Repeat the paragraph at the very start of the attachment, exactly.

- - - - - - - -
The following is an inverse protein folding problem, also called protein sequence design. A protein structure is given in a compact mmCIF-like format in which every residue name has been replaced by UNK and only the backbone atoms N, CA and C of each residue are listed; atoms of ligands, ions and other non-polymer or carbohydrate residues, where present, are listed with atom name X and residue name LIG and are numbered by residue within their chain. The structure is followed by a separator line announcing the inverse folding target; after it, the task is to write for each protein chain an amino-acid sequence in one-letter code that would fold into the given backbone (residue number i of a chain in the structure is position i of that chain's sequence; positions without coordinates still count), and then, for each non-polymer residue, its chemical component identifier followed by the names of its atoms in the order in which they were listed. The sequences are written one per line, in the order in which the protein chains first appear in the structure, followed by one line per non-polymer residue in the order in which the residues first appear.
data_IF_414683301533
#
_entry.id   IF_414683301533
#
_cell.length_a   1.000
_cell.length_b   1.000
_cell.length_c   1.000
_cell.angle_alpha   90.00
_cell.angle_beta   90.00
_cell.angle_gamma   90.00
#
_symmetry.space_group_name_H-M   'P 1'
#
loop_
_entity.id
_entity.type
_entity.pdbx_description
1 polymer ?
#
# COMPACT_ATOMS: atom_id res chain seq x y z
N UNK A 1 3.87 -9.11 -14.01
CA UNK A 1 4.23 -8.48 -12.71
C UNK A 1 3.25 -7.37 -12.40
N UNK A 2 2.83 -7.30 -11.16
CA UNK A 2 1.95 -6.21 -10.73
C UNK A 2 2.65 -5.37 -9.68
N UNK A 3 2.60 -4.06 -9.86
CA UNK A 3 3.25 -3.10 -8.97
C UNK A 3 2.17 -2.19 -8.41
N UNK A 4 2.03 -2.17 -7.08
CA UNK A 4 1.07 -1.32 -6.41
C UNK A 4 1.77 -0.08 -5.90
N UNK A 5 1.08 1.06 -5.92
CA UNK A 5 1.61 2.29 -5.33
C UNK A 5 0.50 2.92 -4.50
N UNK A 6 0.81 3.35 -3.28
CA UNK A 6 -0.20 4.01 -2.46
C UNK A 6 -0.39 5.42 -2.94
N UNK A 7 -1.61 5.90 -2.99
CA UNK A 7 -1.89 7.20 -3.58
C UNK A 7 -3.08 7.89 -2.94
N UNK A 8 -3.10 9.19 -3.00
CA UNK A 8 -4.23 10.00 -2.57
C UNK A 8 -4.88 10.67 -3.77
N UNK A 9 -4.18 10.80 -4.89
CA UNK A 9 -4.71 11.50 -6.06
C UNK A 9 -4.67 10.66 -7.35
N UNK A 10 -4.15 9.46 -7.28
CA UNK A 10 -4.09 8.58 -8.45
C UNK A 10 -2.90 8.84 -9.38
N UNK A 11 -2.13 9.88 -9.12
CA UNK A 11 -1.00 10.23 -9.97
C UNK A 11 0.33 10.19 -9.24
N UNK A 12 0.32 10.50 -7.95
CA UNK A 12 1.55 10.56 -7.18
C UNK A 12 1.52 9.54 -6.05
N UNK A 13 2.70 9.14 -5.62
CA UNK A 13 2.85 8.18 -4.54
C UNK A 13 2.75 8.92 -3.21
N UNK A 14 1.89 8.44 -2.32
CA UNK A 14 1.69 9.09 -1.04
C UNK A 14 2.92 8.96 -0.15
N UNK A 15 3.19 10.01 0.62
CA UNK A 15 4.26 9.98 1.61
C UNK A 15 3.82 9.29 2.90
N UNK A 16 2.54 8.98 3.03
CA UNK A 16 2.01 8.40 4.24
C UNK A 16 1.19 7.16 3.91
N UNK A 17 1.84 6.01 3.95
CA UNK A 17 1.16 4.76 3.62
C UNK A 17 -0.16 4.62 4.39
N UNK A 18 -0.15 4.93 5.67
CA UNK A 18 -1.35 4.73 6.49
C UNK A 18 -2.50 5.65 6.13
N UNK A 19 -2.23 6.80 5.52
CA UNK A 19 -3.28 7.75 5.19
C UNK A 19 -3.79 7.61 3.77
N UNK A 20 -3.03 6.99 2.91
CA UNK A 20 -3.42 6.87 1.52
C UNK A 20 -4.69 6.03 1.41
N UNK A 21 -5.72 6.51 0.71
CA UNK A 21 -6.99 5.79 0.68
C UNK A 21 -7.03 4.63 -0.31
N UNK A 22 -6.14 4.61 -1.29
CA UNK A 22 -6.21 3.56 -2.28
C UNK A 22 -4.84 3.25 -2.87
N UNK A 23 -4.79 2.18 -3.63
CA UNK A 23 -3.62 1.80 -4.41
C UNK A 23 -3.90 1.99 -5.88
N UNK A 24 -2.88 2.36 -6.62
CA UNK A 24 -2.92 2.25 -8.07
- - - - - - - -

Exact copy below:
The following is an inverse protein folding problem, also called protein sequence design. A protein structure is given in a compact mmCIF-like format in which every residue name has been replaced by UNK and only the backbone atoms N, CA and C of each residue are listed; atoms of ligands, ions and other non-polymer or carbohydrate residues, where present, are listed with atom name X and residue name LIG and are numbered by residue within their chain. The structure is followed by a separator line announcing the inverse folding target; after it, the task is to write for each protein chain an amino-acid sequence in one-letter code that would fold into the given backbone (residue number i of a chain in the structure is position i of that chain's sequence; positions without coordinates still count), and then, for each non-polymer residue, its chemical component identifier followed by the names of its atoms in the order in which they were listed. The sequences are written one per line, in the order in which the protein chains first appear in the structure, followed by one line per non-polymer residue in the order in which the residues first appear.